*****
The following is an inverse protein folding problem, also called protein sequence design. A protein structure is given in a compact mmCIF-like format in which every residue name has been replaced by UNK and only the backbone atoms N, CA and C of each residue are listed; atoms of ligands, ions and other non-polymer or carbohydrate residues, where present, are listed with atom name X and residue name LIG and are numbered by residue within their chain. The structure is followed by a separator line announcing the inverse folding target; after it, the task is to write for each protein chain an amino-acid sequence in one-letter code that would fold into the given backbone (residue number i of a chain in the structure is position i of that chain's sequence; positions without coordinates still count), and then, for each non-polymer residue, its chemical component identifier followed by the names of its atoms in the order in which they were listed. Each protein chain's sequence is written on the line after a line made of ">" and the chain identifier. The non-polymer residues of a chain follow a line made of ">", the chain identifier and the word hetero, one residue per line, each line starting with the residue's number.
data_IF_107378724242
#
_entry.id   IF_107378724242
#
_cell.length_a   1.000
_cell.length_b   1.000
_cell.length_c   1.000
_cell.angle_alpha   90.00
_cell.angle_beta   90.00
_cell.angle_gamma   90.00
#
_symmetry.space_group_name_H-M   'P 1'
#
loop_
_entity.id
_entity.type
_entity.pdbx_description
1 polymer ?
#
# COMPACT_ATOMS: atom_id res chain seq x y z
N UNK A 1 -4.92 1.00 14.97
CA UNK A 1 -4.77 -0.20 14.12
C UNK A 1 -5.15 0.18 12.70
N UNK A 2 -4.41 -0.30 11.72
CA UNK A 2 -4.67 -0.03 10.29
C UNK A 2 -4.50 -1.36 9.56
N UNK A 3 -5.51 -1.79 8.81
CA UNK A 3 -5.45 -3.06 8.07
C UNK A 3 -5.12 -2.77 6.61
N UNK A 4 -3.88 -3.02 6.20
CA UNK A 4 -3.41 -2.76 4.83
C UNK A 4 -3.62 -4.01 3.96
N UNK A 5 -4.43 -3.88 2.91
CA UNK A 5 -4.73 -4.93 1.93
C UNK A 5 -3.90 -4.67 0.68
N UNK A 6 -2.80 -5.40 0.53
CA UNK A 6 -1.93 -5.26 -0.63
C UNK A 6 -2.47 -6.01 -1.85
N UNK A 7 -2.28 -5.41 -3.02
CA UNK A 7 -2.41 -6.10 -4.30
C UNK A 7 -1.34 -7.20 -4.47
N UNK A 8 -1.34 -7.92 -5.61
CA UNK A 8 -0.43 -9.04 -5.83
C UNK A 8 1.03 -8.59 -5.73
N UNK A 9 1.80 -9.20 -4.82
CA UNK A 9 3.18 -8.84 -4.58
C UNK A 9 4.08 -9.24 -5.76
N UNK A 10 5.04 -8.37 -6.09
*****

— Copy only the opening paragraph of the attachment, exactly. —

The following is an inverse protein folding problem, also called protein sequence design. A protein structure is given in a compact mmCIF-like format in which every residue name has been replaced by UNK and only the backbone atoms N, CA and C of each residue are listed; atoms of ligands, ions and other non-polymer or carbohydrate residues, where present, are listed with atom name X and residue name LIG and are numbered by residue within their chain. The structure is followed by a separator line announcing the inverse folding target; after it, the task is to write for each protein chain an amino-acid sequence in one-letter code that would fold into the given backbone (residue number i of a chain in the structure is position i of that chain's sequence; positions without coordinates still count), and then, for each non-polymer residue, its chemical component identifier followed by the names of its atoms in the order in which they were listed. Each protein chain's sequence is written on the line after a line made of ">" and the chain identifier. The non-polymer residues of a chain follow a line made of ">", the chain identifier and the word hetero, one residue per line, each line starting with the residue's number.